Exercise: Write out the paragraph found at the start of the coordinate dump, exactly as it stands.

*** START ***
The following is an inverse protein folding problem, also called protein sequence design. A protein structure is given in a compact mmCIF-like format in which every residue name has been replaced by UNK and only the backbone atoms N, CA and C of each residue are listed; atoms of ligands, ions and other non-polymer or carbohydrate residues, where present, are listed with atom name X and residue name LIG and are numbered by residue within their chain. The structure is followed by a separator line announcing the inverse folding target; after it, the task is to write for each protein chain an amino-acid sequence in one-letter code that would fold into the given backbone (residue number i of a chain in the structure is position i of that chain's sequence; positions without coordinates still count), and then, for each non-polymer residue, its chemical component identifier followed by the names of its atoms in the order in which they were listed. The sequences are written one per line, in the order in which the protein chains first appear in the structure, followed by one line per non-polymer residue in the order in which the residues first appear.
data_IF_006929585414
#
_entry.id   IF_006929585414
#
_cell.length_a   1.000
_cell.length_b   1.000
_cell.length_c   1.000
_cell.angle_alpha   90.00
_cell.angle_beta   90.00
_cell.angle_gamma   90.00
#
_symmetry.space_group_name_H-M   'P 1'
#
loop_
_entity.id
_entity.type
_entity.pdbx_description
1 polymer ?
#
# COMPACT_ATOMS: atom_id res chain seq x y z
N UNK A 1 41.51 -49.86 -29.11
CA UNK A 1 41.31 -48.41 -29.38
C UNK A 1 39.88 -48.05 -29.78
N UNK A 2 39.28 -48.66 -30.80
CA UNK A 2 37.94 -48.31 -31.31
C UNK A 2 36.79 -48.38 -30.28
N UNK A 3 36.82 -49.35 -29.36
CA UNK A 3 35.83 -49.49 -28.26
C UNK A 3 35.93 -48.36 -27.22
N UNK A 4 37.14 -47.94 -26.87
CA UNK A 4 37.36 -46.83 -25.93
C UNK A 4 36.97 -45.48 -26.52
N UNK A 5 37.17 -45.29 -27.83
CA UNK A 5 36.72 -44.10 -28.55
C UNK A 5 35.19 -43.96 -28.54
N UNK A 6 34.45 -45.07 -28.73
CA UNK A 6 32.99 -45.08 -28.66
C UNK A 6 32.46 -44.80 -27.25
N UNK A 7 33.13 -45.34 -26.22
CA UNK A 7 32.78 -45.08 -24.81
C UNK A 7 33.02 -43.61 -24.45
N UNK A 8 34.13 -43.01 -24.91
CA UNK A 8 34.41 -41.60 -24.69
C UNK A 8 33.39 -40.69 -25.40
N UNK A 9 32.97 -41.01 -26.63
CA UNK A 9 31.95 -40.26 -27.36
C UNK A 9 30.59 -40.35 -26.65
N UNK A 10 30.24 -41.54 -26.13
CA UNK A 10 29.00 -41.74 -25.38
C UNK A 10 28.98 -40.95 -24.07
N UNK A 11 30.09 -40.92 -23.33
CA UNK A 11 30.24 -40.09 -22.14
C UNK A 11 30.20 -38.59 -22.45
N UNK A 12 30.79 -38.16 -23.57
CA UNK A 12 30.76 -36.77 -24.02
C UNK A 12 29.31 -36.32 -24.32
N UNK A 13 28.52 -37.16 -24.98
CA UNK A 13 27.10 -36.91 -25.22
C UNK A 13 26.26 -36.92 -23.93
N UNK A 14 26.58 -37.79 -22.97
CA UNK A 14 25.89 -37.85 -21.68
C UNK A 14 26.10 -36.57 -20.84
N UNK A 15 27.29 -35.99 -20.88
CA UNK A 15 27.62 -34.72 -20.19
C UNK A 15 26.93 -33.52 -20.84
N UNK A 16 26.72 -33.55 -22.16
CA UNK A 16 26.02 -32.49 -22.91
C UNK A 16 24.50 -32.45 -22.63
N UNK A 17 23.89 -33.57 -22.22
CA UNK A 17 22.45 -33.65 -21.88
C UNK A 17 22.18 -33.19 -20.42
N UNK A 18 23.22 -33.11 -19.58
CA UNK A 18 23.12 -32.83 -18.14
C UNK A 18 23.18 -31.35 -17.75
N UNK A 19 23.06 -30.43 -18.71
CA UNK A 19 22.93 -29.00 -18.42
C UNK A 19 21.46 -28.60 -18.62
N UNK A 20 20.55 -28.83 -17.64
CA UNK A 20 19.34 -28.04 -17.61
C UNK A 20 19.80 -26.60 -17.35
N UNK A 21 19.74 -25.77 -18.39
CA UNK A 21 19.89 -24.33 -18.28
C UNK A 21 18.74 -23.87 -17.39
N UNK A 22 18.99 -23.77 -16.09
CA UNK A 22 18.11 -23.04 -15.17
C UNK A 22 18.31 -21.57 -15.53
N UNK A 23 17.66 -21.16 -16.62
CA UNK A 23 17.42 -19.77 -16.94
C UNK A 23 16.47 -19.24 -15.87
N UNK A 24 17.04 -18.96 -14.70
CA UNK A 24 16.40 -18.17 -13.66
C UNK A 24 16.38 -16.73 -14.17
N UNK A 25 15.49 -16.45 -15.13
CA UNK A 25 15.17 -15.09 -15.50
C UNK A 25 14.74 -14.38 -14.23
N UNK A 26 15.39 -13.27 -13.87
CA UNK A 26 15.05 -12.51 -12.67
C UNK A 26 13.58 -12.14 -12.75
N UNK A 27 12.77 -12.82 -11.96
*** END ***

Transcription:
The following is an inverse protein folding problem, also called protein sequence design. A protein structure is given in a compact mmCIF-like format in which every residue name has been replaced by UNK and only the backbone atoms N, CA and C of each residue are listed; atoms of ligands, ions and other non-polymer or carbohydrate residues, where present, are listed with atom name X and residue name LIG and are numbered by residue within their chain. The structure is followed by a separator line announcing the inverse folding target; after it, the task is to write for each protein chain an amino-acid sequence in one-letter code that would fold into the given backbone (residue number i of a chain in the structure is position i of that chain's sequence; positions without coordinates still count), and then, for each non-polymer residue, its chemical component identifier followed by the names of its atoms in the order in which they were listed. The sequences are written one per line, in the order in which the protein chains first appear in the structure, followed by one line per non-polymer residue in the order in which the residues first appear.